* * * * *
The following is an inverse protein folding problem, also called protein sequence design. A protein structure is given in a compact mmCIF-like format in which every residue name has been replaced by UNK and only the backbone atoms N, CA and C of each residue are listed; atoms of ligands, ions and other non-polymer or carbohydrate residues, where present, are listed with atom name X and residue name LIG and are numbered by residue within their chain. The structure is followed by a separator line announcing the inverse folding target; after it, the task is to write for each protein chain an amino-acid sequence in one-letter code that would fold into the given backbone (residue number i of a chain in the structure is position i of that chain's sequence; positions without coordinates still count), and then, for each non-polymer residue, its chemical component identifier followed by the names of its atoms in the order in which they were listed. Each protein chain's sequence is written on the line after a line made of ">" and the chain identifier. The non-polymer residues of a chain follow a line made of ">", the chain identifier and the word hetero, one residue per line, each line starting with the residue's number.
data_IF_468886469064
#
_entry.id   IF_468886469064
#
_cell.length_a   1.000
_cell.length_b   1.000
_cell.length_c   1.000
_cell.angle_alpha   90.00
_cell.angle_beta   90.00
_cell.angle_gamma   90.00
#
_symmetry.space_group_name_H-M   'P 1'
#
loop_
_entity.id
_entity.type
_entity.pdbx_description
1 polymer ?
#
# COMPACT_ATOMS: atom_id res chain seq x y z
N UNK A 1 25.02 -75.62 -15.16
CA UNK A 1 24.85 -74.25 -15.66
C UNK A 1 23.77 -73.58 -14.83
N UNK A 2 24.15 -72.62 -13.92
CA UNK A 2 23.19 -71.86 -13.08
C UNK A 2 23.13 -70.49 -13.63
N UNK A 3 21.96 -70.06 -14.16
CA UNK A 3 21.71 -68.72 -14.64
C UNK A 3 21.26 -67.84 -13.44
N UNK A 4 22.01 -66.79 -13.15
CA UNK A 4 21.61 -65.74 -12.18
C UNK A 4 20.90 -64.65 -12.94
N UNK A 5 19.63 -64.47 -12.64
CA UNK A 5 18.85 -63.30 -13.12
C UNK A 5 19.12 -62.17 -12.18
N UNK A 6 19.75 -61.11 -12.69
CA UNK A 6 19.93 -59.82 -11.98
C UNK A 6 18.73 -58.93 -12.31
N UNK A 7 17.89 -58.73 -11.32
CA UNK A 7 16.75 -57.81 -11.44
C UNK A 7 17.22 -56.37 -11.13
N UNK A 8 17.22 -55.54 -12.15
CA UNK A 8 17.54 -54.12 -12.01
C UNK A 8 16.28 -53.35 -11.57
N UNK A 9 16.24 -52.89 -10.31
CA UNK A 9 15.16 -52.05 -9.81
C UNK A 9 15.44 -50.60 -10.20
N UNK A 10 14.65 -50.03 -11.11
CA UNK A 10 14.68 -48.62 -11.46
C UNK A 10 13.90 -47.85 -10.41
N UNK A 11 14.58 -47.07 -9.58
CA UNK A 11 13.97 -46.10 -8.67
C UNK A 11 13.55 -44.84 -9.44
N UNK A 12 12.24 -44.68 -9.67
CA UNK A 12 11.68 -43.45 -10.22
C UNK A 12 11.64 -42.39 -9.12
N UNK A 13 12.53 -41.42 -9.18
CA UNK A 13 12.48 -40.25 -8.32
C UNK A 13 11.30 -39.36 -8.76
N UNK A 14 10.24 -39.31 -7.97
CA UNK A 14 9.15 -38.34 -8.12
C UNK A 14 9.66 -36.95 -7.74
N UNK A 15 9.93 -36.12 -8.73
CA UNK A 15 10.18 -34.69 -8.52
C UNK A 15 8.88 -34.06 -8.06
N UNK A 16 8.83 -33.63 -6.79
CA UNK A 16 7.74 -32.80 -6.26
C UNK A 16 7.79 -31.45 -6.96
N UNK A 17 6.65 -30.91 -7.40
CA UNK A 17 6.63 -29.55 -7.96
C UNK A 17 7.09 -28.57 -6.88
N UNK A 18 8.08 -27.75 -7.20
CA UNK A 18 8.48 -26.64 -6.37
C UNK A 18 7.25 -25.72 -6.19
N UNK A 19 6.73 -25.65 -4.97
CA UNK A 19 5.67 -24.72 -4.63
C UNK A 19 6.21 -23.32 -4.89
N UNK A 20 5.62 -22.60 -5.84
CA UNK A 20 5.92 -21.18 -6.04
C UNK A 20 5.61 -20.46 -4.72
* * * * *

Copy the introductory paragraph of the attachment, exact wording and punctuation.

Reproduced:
The following is an inverse protein folding problem, also called protein sequence design. A protein structure is given in a compact mmCIF-like format in which every residue name has been replaced by UNK and only the backbone atoms N, CA and C of each residue are listed; atoms of ligands, ions and other non-polymer or carbohydrate residues, where present, are listed with atom name X and residue name LIG and are numbered by residue within their chain. The structure is followed by a separator line announcing the inverse folding target; after it, the task is to write for each protein chain an amino-acid sequence in one-letter code that would fold into the given backbone (residue number i of a chain in the structure is position i of that chain's sequence; positions without coordinates still count), and then, for each non-polymer residue, its chemical component identifier followed by the names of its atoms in the order in which they were listed. Each protein chain's sequence is written on the line after a line made of ">" and the chain identifier. The non-polymer residues of a chain follow a line made of ">", the chain identifier and the word hetero, one residue per line, each line starting with the residue's number.